Why is it that we console a baby when it cries yet we don’t show ourselves the same quality of compassion? What has changed? Where is the arbitrary line we draw that forces us into an adulthood that leaves no room for this kind of presence? You don’t need a textbook on healing a broken heart, just some compassionate attention—maybe, a lot of it (at least at first).
“The most important ingredient in resolution is becoming aware of where we are. It is essentially the most intense, unconditional presence.” — Teal Swan
*This note is inspired by one of Teal Swan’s workshops.*
Have you ever felt such terrible heartache and had someone tell you to feel differently? How did that feel? I know it never felt good to me. The thing is, we won’t feel differently if we don’t sit in understanding with ourselves first.
If we don’t acknowledge and console ourselves, meeting ourselves where we’re at before we expect forward movement, that suffering aspect of ourselves will stay stuck in that place and won’t move forward with the rest of us. And if you’ve ever had your heart hurt and haven’t dealt with it, you know that the pain comes out sideways later on down the line.
The popular phrase you have to feel it to heal it is pretty much true. You have to be acutely attentive to those acutely painful feelings if you’re going to be wholeheartedly involved in any meaningful forward movement. Furthermore, I’d add that being with the aching aspects and perspectives you contain will be the seed of self-love and self-trust that also tend to bloom later on down the line.
Healing a broken heart only happens when we pay it mindful attention.
When we are in pain, we need a resolution of some kind. That requires an intense amount of presence that we often don’t want to devote ourselves to. Rather than deal with the discomfort, we distract ourselves; we focus on something else.
Distraction serves to keep us from staying with (being present with) the acute pain of what has caused our trauma, which is useful until it’s not.
Suffering is useful until it’s not.
Since we’re human, we often don’t deal with pain by focusing on something else—work, partying, drinking, another person, gossip, traveling, or anything else. These distractions can be helpful if we’re not ready to deal with the immediate pain, but they ultimately don’t serve our healing.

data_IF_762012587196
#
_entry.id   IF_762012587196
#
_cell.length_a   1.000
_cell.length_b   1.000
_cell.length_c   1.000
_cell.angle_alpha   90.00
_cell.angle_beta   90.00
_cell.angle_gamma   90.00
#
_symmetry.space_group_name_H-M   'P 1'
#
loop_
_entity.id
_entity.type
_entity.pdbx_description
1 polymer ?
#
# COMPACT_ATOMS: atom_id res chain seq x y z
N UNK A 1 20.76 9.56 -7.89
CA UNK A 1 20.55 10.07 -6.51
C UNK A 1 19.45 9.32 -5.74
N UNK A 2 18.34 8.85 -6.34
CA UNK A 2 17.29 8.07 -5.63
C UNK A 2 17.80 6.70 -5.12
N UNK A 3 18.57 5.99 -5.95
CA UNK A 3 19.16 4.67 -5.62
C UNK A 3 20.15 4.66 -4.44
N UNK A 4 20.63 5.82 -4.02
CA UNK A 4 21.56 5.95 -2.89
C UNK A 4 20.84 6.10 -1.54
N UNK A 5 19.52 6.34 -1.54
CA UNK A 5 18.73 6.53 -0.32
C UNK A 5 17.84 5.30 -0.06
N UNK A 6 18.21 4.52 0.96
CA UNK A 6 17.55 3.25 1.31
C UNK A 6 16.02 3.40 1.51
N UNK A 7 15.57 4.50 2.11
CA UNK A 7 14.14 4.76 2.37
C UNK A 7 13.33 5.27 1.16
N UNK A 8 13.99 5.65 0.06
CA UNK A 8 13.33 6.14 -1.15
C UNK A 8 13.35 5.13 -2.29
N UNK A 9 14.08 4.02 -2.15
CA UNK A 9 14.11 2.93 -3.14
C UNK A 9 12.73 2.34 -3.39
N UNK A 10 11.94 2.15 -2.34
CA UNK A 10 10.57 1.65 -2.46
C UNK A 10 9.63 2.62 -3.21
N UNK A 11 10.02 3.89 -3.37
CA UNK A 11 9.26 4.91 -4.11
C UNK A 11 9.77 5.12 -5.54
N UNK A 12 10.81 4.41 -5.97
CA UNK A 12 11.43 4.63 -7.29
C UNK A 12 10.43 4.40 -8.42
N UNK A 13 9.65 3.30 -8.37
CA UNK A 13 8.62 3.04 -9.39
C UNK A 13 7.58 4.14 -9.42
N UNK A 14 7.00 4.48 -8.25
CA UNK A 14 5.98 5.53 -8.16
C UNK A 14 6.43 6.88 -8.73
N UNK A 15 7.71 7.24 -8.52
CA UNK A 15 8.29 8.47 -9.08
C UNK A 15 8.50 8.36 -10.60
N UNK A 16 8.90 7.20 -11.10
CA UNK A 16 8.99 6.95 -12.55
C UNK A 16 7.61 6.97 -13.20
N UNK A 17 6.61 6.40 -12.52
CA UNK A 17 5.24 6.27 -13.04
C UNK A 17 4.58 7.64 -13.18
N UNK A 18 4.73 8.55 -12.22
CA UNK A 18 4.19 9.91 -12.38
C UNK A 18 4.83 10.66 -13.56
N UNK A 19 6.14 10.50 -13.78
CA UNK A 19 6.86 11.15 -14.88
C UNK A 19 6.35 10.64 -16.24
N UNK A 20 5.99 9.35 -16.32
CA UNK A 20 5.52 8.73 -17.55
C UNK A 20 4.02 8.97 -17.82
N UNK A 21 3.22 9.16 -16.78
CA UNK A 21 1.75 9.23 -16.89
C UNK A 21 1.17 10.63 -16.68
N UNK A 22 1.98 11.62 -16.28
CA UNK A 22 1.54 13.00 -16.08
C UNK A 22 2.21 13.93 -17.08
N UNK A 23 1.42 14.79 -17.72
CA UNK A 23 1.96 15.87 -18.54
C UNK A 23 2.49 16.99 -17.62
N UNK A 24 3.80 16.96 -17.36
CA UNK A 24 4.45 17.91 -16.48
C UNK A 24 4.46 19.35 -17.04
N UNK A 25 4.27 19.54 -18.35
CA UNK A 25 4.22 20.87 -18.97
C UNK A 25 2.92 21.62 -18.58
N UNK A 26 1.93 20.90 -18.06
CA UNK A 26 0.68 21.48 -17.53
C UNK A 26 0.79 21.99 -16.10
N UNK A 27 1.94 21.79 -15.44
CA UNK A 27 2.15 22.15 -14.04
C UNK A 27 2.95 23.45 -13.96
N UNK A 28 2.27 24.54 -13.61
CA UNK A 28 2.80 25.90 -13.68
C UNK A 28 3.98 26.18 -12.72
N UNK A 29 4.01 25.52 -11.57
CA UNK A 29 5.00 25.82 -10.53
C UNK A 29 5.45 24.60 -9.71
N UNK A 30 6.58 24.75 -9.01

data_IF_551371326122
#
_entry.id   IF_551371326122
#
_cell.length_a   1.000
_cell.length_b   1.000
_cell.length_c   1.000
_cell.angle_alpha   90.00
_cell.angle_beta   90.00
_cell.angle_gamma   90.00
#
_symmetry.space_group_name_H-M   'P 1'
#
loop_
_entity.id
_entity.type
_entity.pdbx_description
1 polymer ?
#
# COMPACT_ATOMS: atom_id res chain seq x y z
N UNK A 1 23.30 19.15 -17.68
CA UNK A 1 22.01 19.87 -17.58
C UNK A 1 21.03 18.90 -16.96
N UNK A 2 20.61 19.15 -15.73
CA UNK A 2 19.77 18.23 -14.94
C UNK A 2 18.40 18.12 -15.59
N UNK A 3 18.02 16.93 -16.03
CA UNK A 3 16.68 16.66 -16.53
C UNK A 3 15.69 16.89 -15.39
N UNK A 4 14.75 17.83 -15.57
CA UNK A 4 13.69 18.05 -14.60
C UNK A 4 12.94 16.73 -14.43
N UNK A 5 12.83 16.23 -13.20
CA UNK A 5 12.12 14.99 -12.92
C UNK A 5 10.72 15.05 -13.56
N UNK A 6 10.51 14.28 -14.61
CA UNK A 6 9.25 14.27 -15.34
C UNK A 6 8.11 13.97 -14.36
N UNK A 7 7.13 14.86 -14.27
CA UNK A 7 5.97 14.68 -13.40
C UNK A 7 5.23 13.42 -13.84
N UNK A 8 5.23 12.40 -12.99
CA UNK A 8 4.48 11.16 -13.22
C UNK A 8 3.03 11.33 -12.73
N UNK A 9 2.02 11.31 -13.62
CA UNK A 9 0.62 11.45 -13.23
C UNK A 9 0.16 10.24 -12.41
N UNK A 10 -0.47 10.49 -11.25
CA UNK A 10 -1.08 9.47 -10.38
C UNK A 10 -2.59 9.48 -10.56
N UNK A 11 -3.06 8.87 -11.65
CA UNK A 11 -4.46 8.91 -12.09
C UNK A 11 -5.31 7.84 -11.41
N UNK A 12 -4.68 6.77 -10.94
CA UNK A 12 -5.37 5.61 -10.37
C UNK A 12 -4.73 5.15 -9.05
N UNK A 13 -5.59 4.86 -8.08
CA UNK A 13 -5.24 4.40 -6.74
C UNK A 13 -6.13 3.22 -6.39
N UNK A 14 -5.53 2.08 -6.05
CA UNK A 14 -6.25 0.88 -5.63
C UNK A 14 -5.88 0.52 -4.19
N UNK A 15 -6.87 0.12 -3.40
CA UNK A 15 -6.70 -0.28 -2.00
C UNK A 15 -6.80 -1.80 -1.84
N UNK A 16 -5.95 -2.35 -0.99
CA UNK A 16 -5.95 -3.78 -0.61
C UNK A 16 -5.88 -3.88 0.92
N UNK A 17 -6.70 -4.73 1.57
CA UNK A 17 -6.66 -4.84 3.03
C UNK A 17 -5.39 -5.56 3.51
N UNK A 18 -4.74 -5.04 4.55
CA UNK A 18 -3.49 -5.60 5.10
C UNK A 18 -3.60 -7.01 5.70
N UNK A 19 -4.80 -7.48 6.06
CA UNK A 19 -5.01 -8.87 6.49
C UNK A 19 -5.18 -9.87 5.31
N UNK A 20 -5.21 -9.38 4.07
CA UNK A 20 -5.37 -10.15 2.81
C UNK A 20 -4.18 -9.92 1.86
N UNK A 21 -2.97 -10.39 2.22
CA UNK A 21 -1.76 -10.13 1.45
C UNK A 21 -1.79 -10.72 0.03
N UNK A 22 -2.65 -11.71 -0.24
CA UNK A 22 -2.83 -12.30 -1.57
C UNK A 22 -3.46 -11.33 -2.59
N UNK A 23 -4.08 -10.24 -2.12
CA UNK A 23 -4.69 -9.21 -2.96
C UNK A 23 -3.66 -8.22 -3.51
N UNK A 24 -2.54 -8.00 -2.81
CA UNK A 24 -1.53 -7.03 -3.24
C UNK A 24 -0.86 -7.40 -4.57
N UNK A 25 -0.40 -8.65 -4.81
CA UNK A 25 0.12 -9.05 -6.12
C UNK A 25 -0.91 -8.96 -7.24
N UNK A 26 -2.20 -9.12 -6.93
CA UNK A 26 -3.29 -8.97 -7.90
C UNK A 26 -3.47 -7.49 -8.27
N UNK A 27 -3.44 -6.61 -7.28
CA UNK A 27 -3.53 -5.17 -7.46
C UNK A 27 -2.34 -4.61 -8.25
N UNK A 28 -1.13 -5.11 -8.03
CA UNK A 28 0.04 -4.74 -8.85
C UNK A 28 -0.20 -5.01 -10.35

We wish we could move forward. So, why do we get so stuck? Why does the trauma stay with us, maybe years or decades later? I think it might have something to do with us not staying with it.
For example, if someone you love dies and your friends try to get you to go out and have fun, you wish you could want to go but not all of you is on board. There’s an aspect of you that can’t be on board because you need some form of resolution to be able to move forward.
You wish you could move forward, but there is resistance. And if part of you can’t move forward, you’re not bringing your whole self forward. Something is left behind, and that gap widens each time you opt not to address it.Don't ignore the part of you that isn't ready for change; that part has something it still needs to show you. Click To Tweet
Try treating a broken heart like you would a child.
When you’re hurting, try to be with yourself. Be with that hurting. Sit with yourself and notice what you’re feeling and the thoughts you’ve been thinking. If you don’t do that, you create a gap between the different aspects of yourself and that’s what trauma is all about—that gap.